A rap about real estate is just as bad as it sounds. I listened to this thing four or five times trying to figure out what the hell he was talking about.
He started out talking about how great San Diego is a place to live. Okay, sure. No argument there.
Then he started talking about the mass foreclosures in the latter part of the noughties while showing a picture of Detroit.
From there he moved on to how the "rules of real estate are no longer the same" while showing more generic clipart.
At this point his quarter-assed rap really starts to fall apart. What the hell does "It's not about buy, hold, flip for rookies. It's about building a home or positive cash flow." suppose to mean? It's like he through in nonsense in the attempt to make a rhyme and missed dramatically. And then out of nowhere, a Martin Luther King Jr. quote. Really? I'm pretty sure MLK wasn't talking about buying & flipping homes in freakin' suburban San Diego. Suppose that was his attempt at appearing multicultural.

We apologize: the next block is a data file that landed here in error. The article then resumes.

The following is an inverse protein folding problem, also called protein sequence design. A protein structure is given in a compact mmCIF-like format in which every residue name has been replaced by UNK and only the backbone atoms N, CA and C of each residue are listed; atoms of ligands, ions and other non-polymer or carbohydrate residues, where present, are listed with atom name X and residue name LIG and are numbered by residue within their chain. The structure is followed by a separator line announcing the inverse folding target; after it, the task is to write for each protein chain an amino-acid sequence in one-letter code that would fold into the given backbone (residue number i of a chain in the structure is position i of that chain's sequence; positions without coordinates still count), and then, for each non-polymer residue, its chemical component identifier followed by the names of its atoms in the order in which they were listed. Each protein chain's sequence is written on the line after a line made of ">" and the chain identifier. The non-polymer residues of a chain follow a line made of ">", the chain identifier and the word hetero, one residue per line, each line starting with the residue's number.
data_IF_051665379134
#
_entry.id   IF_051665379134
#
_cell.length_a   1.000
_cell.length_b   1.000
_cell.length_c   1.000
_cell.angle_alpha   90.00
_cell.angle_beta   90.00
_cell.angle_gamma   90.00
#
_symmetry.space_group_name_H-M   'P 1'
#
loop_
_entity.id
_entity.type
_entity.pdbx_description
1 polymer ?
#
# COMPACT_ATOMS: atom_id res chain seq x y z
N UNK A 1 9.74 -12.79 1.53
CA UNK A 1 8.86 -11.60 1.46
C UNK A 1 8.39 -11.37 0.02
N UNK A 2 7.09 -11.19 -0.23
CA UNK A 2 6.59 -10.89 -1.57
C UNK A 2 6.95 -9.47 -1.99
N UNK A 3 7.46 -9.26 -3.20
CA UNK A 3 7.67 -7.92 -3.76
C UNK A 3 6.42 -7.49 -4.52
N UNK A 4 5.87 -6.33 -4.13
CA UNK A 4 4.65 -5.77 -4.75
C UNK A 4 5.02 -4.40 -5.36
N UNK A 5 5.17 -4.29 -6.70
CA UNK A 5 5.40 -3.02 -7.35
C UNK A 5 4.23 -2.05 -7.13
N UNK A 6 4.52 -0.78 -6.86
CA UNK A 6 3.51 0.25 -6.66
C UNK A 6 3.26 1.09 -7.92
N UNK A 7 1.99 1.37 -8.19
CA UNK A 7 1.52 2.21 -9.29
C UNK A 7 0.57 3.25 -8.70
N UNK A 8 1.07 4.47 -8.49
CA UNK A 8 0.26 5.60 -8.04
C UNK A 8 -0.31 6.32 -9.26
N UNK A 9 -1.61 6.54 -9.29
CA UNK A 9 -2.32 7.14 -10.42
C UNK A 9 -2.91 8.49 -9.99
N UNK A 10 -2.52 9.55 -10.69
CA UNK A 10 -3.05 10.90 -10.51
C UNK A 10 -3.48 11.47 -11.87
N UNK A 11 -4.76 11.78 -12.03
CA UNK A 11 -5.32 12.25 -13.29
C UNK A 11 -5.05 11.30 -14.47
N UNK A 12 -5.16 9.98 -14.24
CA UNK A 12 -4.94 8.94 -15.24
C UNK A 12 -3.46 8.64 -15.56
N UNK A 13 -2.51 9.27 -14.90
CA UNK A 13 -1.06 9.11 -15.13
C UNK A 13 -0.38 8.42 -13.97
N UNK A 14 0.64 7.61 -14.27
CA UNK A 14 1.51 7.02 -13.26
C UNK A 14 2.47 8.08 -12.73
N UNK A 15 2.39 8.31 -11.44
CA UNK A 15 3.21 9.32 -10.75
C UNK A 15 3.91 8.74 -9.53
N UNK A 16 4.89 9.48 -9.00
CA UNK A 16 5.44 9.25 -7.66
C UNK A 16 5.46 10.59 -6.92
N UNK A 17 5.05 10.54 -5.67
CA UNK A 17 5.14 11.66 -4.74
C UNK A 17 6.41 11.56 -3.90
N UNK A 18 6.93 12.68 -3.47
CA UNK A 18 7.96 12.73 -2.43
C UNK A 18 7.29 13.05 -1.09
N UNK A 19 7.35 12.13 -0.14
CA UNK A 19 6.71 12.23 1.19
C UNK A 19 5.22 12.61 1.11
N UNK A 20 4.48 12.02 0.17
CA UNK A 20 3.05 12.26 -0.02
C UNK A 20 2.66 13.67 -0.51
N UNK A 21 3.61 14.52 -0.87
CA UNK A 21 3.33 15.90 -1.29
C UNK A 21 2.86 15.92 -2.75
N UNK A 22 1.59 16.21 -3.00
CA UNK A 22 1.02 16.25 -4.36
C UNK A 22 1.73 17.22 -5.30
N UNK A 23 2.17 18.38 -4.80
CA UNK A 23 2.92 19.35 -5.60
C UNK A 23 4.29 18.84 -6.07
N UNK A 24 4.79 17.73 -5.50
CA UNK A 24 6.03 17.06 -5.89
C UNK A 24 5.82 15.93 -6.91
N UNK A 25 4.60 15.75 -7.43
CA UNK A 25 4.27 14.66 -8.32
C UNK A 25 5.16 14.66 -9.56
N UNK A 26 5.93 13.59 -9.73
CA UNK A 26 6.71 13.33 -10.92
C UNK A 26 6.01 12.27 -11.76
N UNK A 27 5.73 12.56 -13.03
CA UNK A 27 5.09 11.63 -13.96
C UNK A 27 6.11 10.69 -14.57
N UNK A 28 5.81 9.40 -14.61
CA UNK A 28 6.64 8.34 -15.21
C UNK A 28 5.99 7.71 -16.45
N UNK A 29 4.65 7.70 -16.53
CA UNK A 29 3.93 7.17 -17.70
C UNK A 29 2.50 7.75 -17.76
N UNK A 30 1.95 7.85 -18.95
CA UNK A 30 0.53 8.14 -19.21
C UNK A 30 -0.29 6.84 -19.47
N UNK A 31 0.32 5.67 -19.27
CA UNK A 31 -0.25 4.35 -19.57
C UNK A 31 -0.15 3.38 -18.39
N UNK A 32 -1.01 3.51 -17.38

But anyway, then he moves on to financial planning which sputters out into a bunch of nonsense when he decided to attempt rapping again. "A place to raise the kids, or a cash flow machine." WTF is a cash flow machine? Apparently he's talking about rental property or going into the flipping business. An apparent reference back to the "home or positive cash flow" line.
At this point we're about half way through the video. He takes a good 20 to 25 seconds of posing in front of green screen, fading in and out, before he starts talking about voting. What does voting have to do with anything in this context? Nothing. Absolutely nothing. All filler. This is all filler. He got nothing left to say. These are words coming out of his mouth but hadn't a damn thing to say. He'll eventually end it, as awkwardly as possible, with his business card. Yep, you catch that? His initials are R.A.P. Rap! Like in rapping!? Get it? Me either.
One can easily tell that half way through writing the song he just gave up; he wasn't even trying to rhyme through at least half the song. By the time he got to the end he realized he had no idea what he was doing and, once uploaded to youtube, everyone was going to make fun of 'em so he went with it. Let its absurdity make it viral. Not exactly a new advertising technique and I get the feeling it isn't the ideal method in the real estate business. Who'd want to buy a house from a joke in a suit? It ain't like buying a used 2004 Chevy Cavalier for your teenage daughter.